Thus earthquake relief efforts offer indigenous Christians an opportunity to demonstrate the love of Christ by caring for their Nepali countrymen in a way that will not be lost on government, media or Hindu nationalists. All 12 ministries assisted by Christian Aid Mission are helping to distribute relief items to one to three villages each, Sarla said.

Some of the indigenous Christian workers know the Nawar language, which helps the ministry reach the ethnic Nawar. Many of the older Nawar do not know Nepalese.

Numerous deaths are leading to mass cremations, without standard Hindu rituals.

Part of the country's communications infrastructure is still knocked out, which has contributed to problems in coordinating relief and left survivors uncertain whether loved ones are alive or not, Sarla said.

"I saw people digging through the rubble desperate to find some belongings," she said. "There is disbelief in their faces; they still can't make sense of their loss. Many old people are just sitting around in hope that someone will come to the rescue."

At the children's home of one ministry, a girl lost her mother and younger sister to earthquake injuries, she said, and a boy lost a grandmother.

While entire villages in other areas have been leveled, including church buildings, the government is ignoring survivors in such areas because there were no deaths, Sarla noted.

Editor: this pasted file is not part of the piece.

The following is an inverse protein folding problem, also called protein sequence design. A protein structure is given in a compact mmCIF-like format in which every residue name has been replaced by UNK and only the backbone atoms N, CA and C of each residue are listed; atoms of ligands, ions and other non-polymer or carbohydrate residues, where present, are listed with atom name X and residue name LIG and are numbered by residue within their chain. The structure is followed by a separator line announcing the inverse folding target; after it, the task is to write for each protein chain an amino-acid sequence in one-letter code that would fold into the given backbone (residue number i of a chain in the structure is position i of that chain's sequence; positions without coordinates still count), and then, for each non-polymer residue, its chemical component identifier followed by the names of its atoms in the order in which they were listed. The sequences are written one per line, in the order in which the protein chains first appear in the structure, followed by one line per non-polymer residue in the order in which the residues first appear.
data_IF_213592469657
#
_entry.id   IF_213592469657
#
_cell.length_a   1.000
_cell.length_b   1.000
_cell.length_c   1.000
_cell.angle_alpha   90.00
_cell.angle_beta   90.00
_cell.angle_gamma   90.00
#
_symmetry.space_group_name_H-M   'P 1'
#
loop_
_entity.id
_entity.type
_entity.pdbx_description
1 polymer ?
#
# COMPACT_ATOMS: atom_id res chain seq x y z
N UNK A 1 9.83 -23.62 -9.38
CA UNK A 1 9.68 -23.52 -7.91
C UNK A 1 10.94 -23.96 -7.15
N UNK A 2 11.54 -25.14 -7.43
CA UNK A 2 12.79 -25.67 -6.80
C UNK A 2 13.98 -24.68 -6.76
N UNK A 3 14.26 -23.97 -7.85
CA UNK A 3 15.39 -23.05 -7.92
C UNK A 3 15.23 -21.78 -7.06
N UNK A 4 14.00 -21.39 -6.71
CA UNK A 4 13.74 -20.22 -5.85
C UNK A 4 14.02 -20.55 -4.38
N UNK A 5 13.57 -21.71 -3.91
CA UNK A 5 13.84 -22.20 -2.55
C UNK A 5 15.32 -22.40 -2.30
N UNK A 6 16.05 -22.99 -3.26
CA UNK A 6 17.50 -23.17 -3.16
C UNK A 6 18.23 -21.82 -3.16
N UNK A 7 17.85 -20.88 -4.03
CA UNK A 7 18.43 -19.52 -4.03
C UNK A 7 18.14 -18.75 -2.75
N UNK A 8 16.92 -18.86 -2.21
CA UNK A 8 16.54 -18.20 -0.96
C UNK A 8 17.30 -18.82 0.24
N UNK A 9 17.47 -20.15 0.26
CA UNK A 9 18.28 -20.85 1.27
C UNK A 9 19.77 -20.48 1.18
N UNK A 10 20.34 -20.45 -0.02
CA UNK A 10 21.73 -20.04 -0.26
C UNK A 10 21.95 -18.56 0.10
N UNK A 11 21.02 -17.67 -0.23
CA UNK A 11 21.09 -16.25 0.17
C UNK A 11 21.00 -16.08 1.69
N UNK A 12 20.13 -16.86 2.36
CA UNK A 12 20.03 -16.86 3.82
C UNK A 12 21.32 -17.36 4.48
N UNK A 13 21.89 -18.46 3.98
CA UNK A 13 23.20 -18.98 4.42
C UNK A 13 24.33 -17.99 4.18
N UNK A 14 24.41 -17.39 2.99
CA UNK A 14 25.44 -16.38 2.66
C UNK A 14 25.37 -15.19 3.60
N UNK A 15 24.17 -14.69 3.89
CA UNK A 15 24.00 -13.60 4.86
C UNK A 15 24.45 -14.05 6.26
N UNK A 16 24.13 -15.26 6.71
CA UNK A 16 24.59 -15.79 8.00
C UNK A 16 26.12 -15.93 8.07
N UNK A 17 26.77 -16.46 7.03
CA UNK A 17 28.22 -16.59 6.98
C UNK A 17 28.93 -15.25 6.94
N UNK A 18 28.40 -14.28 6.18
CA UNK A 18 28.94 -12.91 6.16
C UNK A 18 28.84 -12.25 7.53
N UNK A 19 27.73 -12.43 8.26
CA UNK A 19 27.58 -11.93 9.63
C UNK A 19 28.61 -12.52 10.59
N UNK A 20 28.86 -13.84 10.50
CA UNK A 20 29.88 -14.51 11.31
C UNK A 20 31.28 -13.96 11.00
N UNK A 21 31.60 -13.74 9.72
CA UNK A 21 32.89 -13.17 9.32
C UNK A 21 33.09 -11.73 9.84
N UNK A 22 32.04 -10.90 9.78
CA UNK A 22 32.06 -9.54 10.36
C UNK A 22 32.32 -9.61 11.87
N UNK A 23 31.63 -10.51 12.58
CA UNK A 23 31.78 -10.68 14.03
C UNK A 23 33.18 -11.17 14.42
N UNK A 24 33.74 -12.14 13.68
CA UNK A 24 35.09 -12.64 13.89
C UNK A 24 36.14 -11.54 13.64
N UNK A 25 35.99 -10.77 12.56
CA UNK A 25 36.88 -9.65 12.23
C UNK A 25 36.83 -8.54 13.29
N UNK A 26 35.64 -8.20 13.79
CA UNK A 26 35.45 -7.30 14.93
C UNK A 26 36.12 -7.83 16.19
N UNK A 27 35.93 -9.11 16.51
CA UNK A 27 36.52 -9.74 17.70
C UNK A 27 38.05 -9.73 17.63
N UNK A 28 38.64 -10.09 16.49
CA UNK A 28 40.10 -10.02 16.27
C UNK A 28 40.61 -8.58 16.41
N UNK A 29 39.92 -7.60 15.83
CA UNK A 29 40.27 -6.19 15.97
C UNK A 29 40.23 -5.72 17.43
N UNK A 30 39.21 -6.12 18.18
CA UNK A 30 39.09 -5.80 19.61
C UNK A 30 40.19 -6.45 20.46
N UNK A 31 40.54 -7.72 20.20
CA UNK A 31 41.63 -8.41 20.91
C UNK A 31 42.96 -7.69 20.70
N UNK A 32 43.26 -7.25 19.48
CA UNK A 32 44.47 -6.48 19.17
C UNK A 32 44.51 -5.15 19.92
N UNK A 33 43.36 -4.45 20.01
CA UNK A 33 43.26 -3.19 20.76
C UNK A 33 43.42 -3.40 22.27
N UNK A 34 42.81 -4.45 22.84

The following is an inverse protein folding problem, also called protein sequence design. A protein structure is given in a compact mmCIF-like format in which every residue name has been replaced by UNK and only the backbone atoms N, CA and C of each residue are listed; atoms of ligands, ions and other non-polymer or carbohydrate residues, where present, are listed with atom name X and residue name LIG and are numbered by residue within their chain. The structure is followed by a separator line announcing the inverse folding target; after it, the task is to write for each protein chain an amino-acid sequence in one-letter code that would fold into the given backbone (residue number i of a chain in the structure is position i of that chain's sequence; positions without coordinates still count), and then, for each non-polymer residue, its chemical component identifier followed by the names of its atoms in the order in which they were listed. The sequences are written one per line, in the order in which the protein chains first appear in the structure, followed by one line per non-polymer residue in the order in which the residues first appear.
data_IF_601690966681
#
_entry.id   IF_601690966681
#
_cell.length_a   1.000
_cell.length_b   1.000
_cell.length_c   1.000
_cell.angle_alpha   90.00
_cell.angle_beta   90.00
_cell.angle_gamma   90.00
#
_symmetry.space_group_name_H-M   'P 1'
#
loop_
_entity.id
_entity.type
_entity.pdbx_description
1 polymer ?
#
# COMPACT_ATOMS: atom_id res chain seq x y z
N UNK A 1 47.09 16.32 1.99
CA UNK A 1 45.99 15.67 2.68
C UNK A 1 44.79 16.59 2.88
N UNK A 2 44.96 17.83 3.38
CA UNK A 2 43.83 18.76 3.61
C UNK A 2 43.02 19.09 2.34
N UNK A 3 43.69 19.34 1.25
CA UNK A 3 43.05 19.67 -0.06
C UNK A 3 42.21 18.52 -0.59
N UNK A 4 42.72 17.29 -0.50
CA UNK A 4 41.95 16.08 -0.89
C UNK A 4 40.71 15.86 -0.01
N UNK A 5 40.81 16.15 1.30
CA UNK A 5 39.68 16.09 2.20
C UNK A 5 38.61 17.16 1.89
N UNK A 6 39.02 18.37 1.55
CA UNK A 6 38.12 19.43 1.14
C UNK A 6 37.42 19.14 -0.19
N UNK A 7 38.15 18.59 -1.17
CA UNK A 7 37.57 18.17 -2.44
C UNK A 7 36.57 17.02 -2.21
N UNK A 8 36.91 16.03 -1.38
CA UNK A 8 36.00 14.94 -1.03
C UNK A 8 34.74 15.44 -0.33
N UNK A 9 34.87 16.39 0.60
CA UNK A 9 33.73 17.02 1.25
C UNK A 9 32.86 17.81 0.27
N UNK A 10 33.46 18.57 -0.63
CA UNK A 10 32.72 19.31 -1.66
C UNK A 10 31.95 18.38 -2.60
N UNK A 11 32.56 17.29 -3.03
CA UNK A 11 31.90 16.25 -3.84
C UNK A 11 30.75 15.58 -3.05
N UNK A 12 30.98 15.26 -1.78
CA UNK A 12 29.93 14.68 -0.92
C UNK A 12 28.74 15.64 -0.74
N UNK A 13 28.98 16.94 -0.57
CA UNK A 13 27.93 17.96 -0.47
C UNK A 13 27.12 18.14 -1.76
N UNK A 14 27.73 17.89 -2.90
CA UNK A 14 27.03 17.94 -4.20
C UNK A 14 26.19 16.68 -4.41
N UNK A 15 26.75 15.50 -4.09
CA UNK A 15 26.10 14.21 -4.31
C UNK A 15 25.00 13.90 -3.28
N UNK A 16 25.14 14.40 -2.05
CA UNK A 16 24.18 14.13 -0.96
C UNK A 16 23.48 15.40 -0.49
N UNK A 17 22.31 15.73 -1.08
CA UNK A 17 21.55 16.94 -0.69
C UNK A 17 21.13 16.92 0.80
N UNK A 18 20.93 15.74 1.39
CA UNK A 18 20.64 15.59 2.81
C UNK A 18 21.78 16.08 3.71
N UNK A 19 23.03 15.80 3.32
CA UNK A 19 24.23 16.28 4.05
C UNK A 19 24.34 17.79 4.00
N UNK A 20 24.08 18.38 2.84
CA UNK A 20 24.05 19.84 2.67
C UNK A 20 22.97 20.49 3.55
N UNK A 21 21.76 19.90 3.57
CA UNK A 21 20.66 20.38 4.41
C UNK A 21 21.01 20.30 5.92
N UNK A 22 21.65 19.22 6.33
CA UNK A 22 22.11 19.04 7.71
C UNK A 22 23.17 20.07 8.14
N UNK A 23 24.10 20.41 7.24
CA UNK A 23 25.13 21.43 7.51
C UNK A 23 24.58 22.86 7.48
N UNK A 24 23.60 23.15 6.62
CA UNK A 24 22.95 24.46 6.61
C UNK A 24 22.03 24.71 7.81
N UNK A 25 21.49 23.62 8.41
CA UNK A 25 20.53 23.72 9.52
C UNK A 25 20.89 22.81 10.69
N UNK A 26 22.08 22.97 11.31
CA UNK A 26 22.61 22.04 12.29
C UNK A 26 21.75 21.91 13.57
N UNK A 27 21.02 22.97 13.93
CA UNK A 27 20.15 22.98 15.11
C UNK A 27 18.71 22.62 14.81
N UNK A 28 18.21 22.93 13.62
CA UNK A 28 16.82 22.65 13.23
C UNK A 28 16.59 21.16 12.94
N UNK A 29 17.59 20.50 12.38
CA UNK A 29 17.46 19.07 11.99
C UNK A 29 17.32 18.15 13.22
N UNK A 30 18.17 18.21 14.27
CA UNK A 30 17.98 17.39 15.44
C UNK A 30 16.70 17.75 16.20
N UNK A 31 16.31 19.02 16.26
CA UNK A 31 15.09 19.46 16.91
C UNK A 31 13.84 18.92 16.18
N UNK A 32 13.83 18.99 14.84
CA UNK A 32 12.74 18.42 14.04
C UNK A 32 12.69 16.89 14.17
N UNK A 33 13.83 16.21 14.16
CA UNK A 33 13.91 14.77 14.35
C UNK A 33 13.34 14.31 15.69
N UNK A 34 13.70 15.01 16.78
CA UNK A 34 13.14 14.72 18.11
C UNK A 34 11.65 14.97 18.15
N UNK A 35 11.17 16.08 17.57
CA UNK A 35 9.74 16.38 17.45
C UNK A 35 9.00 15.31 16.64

"These places are very windy and cold," she said of the high-altitude villages. "People are going to stay outside for months and even for years unless their houses are fixed."

Where mudslides have not blocked roads, ministries assisted by Christian Aid are bringing aid to remote mountain villages, carrying huge bundles of relief items on their backs as they trek on foot. In an effort to distribute food to the Lamosangu area northeast of Kathmandu, one ministry drove two trucks loaded with rice, lentils, oil, salt, soap and other items for four hours, barely making it past large boulders that had landed in the road, Sarla said. Eventually such roads give way to mountain pathways.

"There's no way you can bring a truck up to these villages, because there's no road," she said. "So we had to stop, and we called the villagers, and we distributed to four different villages."

An area church building was leveled, killing 17 people, she said. Residents were able to dig through the debris to pull out the pastor's mother. Before the earthquake dropped the second level of the three-story structure to the first story, she said, children who were gathered on the ground level were able to run out; none was hurt.

That area, near the epicenter, had nearly 3,000 deaths, the largest of any district, she said.

While food can be purchased locally thanks to supplies from India and other districts in Nepal unaffected by the quake, there are no tents available for purchase, she said. Workers are trying to bring tarps and plastic coverings to provide shelter for survivors.

"Some people are still sleeping outside," Sarla said, "though most have gone back to their homes. They are sleeping on the ground floor and keeping their doors open so they can run out at any time."